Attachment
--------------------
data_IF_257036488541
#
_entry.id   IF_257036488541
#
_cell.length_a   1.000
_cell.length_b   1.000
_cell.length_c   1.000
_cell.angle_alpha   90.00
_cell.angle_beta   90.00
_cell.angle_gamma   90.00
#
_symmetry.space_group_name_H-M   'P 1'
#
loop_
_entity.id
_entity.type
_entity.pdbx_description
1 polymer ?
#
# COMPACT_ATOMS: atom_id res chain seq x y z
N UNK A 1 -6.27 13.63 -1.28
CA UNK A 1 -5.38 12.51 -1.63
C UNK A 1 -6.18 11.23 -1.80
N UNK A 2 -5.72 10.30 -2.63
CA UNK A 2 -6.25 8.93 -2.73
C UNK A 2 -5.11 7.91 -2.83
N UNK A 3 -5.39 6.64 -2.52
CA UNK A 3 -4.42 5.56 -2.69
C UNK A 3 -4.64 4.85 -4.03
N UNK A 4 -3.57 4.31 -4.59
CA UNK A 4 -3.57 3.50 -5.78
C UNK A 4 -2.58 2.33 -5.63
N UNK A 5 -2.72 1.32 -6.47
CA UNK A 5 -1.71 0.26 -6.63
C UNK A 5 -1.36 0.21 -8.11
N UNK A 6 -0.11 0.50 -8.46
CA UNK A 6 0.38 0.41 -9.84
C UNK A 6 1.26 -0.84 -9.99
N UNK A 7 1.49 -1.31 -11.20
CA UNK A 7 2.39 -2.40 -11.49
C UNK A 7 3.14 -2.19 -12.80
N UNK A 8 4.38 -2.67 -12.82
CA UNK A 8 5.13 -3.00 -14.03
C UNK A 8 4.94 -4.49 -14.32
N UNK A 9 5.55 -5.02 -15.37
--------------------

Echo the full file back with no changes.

data_IF_257036488541
#
_entry.id   IF_257036488541
#
_cell.length_a   1.000
_cell.length_b   1.000
_cell.length_c   1.000
_cell.angle_alpha   90.00
_cell.angle_beta   90.00
_cell.angle_gamma   90.00
#
_symmetry.space_group_name_H-M   'P 1'
#
loop_
_entity.id
_entity.type
_entity.pdbx_description
1 polymer ?
#
# COMPACT_ATOMS: atom_id res chain seq x y z
N UNK A 1 -6.27 13.63 -1.28
CA UNK A 1 -5.38 12.51 -1.63
C UNK A 1 -6.18 11.23 -1.80
N UNK A 2 -5.72 10.30 -2.63
CA UNK A 2 -6.25 8.93 -2.73
C UNK A 2 -5.11 7.91 -2.83
N UNK A 3 -5.39 6.64 -2.52
CA UNK A 3 -4.42 5.56 -2.69
C UNK A 3 -4.64 4.85 -4.03
N UNK A 4 -3.57 4.31 -4.59
CA UNK A 4 -3.57 3.50 -5.78
C UNK A 4 -2.58 2.33 -5.63
N UNK A 5 -2.72 1.32 -6.47
CA UNK A 5 -1.71 0.26 -6.63
C UNK A 5 -1.36 0.21 -8.11
N UNK A 6 -0.11 0.50 -8.46
CA UNK A 6 0.38 0.41 -9.84
C UNK A 6 1.26 -0.84 -9.99
N UNK A 7 1.49 -1.31 -11.20
CA UNK A 7 2.39 -2.40 -11.49
C UNK A 7 3.14 -2.19 -12.80
N UNK A 8 4.38 -2.67 -12.82
CA UNK A 8 5.13 -3.00 -14.03
C UNK A 8 4.94 -4.49 -14.32
N UNK A 9 5.55 -5.02 -15.37